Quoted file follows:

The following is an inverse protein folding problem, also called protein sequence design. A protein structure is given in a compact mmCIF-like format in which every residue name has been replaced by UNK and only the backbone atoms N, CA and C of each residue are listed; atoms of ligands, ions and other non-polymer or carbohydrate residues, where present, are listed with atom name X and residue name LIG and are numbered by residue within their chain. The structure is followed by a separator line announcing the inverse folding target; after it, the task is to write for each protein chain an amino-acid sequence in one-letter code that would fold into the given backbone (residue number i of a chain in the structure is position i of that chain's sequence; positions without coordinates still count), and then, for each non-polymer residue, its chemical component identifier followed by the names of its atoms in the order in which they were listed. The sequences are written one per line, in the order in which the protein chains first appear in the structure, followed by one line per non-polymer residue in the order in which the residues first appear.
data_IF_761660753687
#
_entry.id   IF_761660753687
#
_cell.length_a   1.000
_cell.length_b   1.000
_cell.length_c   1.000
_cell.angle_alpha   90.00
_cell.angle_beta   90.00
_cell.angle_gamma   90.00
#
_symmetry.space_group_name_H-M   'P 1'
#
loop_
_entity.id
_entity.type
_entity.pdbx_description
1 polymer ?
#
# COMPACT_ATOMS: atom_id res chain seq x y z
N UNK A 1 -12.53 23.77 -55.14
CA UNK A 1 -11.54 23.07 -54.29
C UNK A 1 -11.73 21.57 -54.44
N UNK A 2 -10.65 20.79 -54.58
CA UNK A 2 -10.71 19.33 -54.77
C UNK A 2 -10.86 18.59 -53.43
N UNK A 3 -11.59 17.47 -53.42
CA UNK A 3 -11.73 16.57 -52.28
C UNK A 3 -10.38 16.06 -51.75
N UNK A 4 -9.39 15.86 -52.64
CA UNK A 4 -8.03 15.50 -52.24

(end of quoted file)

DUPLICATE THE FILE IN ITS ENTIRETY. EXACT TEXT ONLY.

The following is an inverse protein folding problem, also called protein sequence design. A protein structure is given in a compact mmCIF-like format in which every residue name has been replaced by UNK and only the backbone atoms N, CA and C of each residue are listed; atoms of ligands, ions and other non-polymer or carbohydrate residues, where present, are listed with atom name X and residue name LIG and are numbered by residue within their chain. The structure is followed by a separator line announcing the inverse folding target; after it, the task is to write for each protein chain an amino-acid sequence in one-letter code that would fold into the given backbone (residue number i of a chain in the structure is position i of that chain's sequence; positions without coordinates still count), and then, for each non-polymer residue, its chemical component identifier followed by the names of its atoms in the order in which they were listed. The sequences are written one per line, in the order in which the protein chains first appear in the structure, followed by one line per non-polymer residue in the order in which the residues first appear.
data_IF_761660753687
#
_entry.id   IF_761660753687
#
_cell.length_a   1.000
_cell.length_b   1.000
_cell.length_c   1.000
_cell.angle_alpha   90.00
_cell.angle_beta   90.00
_cell.angle_gamma   90.00
#
_symmetry.space_group_name_H-M   'P 1'
#
loop_
_entity.id
_entity.type
_entity.pdbx_description
1 polymer ?
#
# COMPACT_ATOMS: atom_id res chain seq x y z
N UNK A 1 -12.53 23.77 -55.14
CA UNK A 1 -11.54 23.07 -54.29
C UNK A 1 -11.73 21.57 -54.44
N UNK A 2 -10.65 20.79 -54.58
CA UNK A 2 -10.71 19.33 -54.77
C UNK A 2 -10.86 18.59 -53.43
N UNK A 3 -11.59 17.47 -53.42
CA UNK A 3 -11.73 16.57 -52.28
C UNK A 3 -10.38 16.06 -51.75
N UNK A 4 -9.39 15.86 -52.64
CA UNK A 4 -8.03 15.50 -52.24